8. DELEGATE: Learning how to delegate is perhaps the key to not taking too much responsibility. No one can be successful all by themselves. Unfortunately, many people have not learned how to delegate and to work with others. Either they make assignments and then hover around like a mother hen or they pass out work and then forget all about it. Dorrance suggests five principles of delegation that are critical to success: involve people in the decision-making process; make them feel important because they are important; take responsibility with them, rather than blaming them, when things don’t go well; praise and support them, regardless of the size of their contribution; and treat them with respect.
9. COMMUNICATE: In all of these strategies, the willingness, ability, and practice of communication stand at the heart of success. If we need others to be successful, and we do, then there’s no way to be successful without communication. But in this day and age, communication entails far more than just barking orders and expecting people to do your bidding. Lenny Wilkens, an NBA coach with a strong record of accomplishment, put it this way. “Today communication has to do more. It has to teach fundamentals, develop maturity, and build trust. If you build that trust, then people are receptive to what you’re talking about.” Without that trust, people will listen to nothing you have to say. Successful people understand this point and learn how to be master communicators.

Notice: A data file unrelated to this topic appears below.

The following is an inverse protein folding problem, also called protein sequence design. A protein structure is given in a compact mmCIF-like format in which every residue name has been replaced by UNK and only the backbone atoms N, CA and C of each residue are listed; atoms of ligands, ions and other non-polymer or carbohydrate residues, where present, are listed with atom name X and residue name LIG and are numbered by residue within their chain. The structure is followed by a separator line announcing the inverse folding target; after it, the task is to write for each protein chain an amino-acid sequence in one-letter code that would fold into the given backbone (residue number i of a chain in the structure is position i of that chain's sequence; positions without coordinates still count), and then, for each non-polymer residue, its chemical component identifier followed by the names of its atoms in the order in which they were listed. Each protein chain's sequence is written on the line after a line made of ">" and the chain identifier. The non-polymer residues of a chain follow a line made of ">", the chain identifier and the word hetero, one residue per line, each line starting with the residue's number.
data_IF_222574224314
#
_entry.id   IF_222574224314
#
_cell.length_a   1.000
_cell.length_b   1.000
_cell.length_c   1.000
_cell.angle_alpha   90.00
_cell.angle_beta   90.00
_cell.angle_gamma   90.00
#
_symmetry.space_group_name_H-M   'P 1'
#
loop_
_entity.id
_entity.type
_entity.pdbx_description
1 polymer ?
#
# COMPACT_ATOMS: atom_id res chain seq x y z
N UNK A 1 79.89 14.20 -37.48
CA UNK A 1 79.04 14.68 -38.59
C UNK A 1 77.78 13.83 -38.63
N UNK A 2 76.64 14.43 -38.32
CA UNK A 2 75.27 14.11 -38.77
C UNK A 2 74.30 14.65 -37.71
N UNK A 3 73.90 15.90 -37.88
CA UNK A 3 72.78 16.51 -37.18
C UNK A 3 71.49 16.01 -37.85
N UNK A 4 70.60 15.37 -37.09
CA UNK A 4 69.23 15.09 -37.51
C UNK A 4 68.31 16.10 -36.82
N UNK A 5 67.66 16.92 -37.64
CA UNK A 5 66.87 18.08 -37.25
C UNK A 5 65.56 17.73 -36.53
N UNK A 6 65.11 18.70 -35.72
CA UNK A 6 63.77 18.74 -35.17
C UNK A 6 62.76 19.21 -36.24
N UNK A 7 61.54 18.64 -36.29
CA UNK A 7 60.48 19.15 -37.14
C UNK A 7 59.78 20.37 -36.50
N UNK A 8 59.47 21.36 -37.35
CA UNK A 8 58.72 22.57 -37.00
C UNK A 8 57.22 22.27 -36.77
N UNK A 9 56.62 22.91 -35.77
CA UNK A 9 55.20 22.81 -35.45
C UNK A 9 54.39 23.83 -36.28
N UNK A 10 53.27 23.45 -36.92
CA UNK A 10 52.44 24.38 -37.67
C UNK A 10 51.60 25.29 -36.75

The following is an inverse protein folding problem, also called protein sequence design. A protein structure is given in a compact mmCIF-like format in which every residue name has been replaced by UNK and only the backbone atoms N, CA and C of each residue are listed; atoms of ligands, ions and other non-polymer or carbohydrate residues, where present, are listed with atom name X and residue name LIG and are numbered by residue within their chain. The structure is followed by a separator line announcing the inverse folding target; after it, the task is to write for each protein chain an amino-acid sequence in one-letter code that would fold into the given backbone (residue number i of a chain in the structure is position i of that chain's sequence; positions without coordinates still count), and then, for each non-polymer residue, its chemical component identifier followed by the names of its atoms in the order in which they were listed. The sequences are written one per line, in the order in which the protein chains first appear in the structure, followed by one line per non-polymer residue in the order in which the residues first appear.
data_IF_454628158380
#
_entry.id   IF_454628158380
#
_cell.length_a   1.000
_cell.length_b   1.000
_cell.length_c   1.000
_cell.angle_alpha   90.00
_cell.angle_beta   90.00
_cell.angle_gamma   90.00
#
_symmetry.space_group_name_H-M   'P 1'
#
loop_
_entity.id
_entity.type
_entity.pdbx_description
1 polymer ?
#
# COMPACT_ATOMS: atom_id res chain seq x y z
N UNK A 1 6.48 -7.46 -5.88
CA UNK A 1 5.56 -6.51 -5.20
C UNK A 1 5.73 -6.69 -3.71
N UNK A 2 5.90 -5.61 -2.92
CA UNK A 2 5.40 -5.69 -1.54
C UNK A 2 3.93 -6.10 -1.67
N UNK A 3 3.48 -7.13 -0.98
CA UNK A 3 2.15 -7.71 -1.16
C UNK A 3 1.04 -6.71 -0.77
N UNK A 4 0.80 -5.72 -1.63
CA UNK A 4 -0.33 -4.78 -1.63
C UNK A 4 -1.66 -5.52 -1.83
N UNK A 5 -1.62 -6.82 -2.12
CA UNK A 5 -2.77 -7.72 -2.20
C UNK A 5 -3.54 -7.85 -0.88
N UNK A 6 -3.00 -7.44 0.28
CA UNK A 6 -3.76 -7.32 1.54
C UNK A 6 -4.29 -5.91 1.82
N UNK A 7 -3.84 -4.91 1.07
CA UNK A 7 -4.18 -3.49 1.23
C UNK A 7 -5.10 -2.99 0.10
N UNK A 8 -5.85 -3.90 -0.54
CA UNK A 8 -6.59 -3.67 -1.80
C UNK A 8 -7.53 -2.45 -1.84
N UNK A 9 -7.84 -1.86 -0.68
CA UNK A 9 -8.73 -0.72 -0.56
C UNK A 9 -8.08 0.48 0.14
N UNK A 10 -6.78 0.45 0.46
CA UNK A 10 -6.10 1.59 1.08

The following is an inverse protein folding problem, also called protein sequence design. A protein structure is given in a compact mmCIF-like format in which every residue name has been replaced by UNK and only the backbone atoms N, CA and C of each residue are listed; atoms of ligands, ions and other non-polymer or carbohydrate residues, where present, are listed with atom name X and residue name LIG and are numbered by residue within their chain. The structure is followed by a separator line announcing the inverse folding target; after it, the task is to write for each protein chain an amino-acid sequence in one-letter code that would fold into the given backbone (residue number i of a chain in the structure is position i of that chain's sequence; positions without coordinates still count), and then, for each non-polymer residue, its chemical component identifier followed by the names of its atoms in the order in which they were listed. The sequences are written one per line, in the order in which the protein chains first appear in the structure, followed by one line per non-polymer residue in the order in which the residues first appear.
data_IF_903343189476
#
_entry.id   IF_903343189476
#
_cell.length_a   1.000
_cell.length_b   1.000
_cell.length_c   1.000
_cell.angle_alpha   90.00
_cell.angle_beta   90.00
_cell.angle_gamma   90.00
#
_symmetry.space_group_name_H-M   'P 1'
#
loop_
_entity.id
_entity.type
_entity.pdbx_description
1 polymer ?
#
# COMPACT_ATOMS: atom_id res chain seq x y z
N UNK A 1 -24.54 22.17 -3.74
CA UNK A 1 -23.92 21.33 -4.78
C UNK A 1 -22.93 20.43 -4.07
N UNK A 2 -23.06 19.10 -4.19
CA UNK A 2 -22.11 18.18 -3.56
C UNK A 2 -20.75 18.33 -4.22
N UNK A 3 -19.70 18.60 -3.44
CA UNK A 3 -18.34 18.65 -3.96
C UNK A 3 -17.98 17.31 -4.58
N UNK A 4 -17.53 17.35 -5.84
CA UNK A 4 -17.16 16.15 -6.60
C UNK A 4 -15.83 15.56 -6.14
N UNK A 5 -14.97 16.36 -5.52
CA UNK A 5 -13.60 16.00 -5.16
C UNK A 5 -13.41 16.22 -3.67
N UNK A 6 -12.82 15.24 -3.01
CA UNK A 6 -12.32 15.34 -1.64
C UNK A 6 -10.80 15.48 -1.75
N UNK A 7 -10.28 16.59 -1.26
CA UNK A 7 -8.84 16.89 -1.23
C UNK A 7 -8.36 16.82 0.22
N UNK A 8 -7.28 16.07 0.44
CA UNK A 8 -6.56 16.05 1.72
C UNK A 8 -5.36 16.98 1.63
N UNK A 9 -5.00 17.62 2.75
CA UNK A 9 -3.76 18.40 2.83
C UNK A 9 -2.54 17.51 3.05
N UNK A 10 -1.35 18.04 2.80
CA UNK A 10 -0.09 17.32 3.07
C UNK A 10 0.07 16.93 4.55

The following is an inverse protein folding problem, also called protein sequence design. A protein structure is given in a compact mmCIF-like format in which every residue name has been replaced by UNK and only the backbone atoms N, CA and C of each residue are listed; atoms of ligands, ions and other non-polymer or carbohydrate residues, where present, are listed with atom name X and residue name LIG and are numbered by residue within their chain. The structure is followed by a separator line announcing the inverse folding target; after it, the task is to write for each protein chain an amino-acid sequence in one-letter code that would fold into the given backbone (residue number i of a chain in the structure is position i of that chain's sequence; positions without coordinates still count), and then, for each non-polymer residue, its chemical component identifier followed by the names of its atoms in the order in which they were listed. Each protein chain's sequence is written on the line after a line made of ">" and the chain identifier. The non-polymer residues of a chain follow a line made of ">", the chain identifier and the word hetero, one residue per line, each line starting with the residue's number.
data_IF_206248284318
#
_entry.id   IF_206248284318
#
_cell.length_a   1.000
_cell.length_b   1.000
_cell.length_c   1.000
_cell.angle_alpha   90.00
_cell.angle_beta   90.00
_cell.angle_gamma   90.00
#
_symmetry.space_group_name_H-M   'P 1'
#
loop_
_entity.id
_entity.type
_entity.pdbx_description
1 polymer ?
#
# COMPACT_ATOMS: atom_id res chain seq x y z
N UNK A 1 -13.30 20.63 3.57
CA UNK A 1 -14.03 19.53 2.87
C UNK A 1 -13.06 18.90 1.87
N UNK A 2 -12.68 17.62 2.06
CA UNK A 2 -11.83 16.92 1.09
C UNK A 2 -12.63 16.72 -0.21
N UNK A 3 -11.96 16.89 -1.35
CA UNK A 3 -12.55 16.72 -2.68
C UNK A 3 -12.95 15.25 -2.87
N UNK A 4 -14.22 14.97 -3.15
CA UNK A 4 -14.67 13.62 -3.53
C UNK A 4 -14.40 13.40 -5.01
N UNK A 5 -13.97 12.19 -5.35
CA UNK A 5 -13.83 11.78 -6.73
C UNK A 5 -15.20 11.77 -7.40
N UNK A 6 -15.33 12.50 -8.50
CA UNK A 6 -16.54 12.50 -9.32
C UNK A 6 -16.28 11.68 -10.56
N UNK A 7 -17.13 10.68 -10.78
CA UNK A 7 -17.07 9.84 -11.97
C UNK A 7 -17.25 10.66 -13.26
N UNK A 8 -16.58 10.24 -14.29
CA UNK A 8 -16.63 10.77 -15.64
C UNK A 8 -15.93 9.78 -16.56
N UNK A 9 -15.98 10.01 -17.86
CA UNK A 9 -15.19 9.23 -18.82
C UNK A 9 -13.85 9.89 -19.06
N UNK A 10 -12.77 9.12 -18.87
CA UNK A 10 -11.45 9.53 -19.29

10. CELEBRATE: Last week we came to the end of our series by focusing on one last strategy for success: celebrate! It’s interesting to note that this is a strategy for success, not just a result of success. Anyone can celebrate after they win the big game and the season is over. But successful people learn to celebrate every step of the way. They recognize and reward good work, whether the final score was in their favor or not. That was certainly part of the secret of Dean Smith, who coached Michael Jordan and many other basketball luminaries over the course of 36 seasons at the University of North Carolina. Smith was more inclined to celebrate the process of playing the game well than of winning any particular game. By so doing, he won plenty • and so will you if you learn to celebrate the process more than product.